From: Richard Rosera <richardrosera**At_Symbol_Here**GMAIL.COM>
Subject: [DCHAS-L] Hazmat Scare at U. S. Nonwovens
Date: Sat, 9 Sep 2017 01:10:42 -0400
Reply-To: ACS Division of Chemical Health and Safety <DCHAS-L**At_Symbol_Here**PRINCETON.EDU>
Message-ID: 3378C23F-EA94-4C61-95D2-B974517AE294**At_Symbol_Here**

Hazmat scare at U.S. Nonwovens sent employee running for exit 
LUDLOW, Ky. - Fumes sent frightened employees hurrying out of an industrial plant Thursday, but there was no hazmat leak, a plant official said. 

"The building just basically got filled full of smoke and started burning our eyes and stuff," said Blake Colbin, who just started working at the U.S. Nonwovens plant at 1 Sandbank Road two months ago. 

"I left my phone, wallet, everything in there. I got out as quick as possible. Yeah, it was little scary," Colbin said. 

The fumes were created in the making of a drain cleaner, warehouse manager Pete Kohlmorgen said. U.S. Nonwovens is known for making household cleaning products. 

Kohlmorgen insisted it was safe. 

"The product is not toxic. It's not combustible. It's not explosive. There was nothing that leaked onto the ground. Everything is completely, 100 percent contained," Kohlmorgen said. 

A hazmat crew, two fire departments and the Kentucky EPA vouched for the safety inside the building.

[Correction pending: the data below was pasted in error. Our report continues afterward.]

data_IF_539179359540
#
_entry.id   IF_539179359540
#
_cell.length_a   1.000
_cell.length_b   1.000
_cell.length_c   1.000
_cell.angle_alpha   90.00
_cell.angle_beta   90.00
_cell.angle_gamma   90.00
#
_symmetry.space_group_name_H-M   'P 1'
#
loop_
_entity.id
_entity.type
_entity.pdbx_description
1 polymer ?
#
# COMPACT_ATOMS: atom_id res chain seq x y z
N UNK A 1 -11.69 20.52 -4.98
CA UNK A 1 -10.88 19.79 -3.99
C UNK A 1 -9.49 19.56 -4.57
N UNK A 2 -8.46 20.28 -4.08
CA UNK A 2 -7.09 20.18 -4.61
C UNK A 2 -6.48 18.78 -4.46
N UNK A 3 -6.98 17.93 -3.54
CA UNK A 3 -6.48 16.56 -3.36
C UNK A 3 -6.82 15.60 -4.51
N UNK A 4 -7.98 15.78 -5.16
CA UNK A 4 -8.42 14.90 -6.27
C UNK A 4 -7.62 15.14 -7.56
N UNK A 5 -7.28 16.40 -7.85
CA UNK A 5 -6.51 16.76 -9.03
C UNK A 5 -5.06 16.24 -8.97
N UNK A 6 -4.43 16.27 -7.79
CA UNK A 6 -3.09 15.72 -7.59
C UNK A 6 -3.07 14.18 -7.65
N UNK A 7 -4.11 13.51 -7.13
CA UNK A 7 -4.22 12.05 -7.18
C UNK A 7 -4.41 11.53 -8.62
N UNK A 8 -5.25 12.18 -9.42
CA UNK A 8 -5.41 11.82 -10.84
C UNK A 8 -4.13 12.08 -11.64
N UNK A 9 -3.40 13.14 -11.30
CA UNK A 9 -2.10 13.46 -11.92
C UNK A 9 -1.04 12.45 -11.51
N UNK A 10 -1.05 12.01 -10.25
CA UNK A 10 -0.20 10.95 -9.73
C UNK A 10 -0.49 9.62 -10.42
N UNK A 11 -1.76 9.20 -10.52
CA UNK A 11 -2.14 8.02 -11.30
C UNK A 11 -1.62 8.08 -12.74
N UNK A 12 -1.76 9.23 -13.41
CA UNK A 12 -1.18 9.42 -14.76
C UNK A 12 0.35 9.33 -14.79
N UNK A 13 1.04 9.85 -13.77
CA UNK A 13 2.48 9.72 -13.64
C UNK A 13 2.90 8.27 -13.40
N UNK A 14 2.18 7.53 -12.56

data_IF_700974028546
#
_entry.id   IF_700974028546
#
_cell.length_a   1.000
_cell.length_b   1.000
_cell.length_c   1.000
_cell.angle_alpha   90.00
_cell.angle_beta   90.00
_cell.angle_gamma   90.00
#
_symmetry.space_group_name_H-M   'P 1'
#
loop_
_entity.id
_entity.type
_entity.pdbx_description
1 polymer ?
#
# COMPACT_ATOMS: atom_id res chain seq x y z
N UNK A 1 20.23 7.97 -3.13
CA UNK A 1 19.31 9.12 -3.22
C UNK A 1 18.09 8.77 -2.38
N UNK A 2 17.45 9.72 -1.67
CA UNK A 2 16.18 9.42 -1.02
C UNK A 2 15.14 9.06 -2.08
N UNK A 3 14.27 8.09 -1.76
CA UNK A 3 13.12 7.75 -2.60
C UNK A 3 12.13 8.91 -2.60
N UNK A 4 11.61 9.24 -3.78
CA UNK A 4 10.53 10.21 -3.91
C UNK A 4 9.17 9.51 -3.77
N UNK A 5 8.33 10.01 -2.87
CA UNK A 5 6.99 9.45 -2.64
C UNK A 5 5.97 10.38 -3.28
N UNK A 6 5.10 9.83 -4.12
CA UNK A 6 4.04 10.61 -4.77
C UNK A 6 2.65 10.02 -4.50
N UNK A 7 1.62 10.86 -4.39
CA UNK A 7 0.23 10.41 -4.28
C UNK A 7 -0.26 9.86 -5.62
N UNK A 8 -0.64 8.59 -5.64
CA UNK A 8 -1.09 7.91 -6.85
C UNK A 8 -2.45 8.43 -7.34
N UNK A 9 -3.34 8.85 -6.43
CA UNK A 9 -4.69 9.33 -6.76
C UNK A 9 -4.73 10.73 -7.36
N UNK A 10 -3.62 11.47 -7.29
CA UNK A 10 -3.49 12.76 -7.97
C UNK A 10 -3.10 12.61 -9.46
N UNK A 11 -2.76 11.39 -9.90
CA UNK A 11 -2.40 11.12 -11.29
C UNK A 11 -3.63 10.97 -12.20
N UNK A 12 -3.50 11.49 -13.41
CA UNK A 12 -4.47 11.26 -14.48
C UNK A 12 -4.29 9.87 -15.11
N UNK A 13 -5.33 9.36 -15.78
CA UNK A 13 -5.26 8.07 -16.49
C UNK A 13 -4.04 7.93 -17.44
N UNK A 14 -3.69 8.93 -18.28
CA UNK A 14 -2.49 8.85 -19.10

us_ky  industrial  release  injury  unknown_chemical 

This sounds like it might be a case of vapors from hydrochloric acid and aqueous ammonia combining to form ammonium chloride (the "smoke") in the building.  I have seen this type of thing occur both inside & outside factories which have these materials stored or used in close proximity.  The first time I saw something like this occur was in the early 1980s.  In that case it was caused by poorly functioning scrubbers for ammonia and for nitric acid in two different processes being run in different buildings.  The plant was situated in a valley and the prevailing wind carried the vapors out of the end of the plant, where they combined to form "smoke" (i.e., ammonium nitrate).  Since the exterior of that end of the plant happened to be unoccupied at that point, nobody in the plant saw this plume of "smoke".  The first inkling that something was amiss occurred when the local fire department arrived at the main gate at the other end of the plant and said that somebody outside the plant had reported that the plant was on fire!

Richard Rosera
Rosearray EHS Services LLC

Previous post   |  Top of Page   |   Next post

The content of this page reflects the personal opinion(s) of the author(s) only, not the American Chemical Society, ILPI, Safety Emporium, or any other party. Use of any information on this page is at the reader's own risk. Unauthorized reproduction of these materials is prohibited. Send questions/comments about the archive to
The maintenance and hosting of the DCHAS-L archive is provided through the generous support of Safety Emporium.